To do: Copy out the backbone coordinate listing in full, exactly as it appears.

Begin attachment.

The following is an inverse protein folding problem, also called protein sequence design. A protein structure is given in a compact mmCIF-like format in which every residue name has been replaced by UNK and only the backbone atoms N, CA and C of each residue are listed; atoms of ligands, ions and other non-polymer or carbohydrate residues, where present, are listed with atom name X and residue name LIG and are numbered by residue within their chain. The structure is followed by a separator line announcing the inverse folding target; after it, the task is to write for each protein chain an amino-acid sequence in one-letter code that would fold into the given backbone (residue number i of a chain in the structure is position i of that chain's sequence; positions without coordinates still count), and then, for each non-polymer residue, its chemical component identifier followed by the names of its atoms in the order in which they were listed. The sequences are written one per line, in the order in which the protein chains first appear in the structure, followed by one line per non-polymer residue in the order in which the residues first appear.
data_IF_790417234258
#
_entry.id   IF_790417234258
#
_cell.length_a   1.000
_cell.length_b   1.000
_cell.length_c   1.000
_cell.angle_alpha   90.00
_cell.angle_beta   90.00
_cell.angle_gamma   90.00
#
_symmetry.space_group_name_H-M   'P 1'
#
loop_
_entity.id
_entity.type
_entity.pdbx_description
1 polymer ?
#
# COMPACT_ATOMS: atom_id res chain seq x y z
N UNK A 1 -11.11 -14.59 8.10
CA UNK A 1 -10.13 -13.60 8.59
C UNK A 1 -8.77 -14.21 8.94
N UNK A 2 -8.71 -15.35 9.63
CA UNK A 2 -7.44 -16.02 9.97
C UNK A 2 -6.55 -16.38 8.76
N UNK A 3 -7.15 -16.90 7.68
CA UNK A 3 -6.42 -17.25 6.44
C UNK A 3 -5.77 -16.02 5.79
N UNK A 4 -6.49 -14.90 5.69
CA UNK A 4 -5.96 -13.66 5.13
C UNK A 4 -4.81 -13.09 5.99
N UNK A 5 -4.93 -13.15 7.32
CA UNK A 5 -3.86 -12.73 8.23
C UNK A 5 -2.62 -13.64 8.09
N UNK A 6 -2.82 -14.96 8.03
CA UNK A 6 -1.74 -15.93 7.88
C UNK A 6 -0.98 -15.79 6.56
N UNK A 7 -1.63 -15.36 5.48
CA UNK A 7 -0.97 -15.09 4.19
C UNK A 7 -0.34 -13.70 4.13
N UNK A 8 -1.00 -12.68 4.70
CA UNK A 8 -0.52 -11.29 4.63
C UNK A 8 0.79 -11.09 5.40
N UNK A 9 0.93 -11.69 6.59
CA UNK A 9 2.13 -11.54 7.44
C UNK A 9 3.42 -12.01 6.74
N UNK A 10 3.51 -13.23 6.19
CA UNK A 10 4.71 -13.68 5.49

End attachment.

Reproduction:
The following is an inverse protein folding problem, also called protein sequence design. A protein structure is given in a compact mmCIF-like format in which every residue name has been replaced by UNK and only the backbone atoms N, CA and C of each residue are listed; atoms of ligands, ions and other non-polymer or carbohydrate residues, where present, are listed with atom name X and residue name LIG and are numbered by residue within their chain. The structure is followed by a separator line announcing the inverse folding target; after it, the task is to write for each protein chain an amino-acid sequence in one-letter code that would fold into the given backbone (residue number i of a chain in the structure is position i of that chain's sequence; positions without coordinates still count), and then, for each non-polymer residue, its chemical component identifier followed by the names of its atoms in the order in which they were listed. The sequences are written one per line, in the order in which the protein chains first appear in the structure, followed by one line per non-polymer residue in the order in which the residues first appear.
data_IF_790417234258
#
_entry.id   IF_790417234258
#
_cell.length_a   1.000
_cell.length_b   1.000
_cell.length_c   1.000
_cell.angle_alpha   90.00
_cell.angle_beta   90.00
_cell.angle_gamma   90.00
#
_symmetry.space_group_name_H-M   'P 1'
#
loop_
_entity.id
_entity.type
_entity.pdbx_description
1 polymer ?
#
# COMPACT_ATOMS: atom_id res chain seq x y z
N UNK A 1 -11.11 -14.59 8.10
CA UNK A 1 -10.13 -13.60 8.59
C UNK A 1 -8.77 -14.21 8.94
N UNK A 2 -8.71 -15.35 9.63
CA UNK A 2 -7.44 -16.02 9.97
C UNK A 2 -6.55 -16.38 8.76
N UNK A 3 -7.15 -16.90 7.68
CA UNK A 3 -6.42 -17.25 6.44
C UNK A 3 -5.77 -16.02 5.79
N UNK A 4 -6.49 -14.90 5.69
CA UNK A 4 -5.96 -13.66 5.13
C UNK A 4 -4.81 -13.09 5.99
N UNK A 5 -4.93 -13.15 7.32
CA UNK A 5 -3.86 -12.73 8.23
C UNK A 5 -2.62 -13.64 8.09
N UNK A 6 -2.82 -14.96 8.03
CA UNK A 6 -1.74 -15.93 7.88
C UNK A 6 -0.98 -15.79 6.56
N UNK A 7 -1.63 -15.36 5.48
CA UNK A 7 -0.97 -15.09 4.19
C UNK A 7 -0.34 -13.70 4.13
N UNK A 8 -1.00 -12.68 4.70
CA UNK A 8 -0.52 -11.29 4.63
C UNK A 8 0.79 -11.09 5.40
N UNK A 9 0.93 -11.69 6.59
CA UNK A 9 2.13 -11.54 7.44
C UNK A 9 3.42 -12.01 6.74
N UNK A 10 3.51 -13.23 6.19
CA UNK A 10 4.71 -13.68 5.49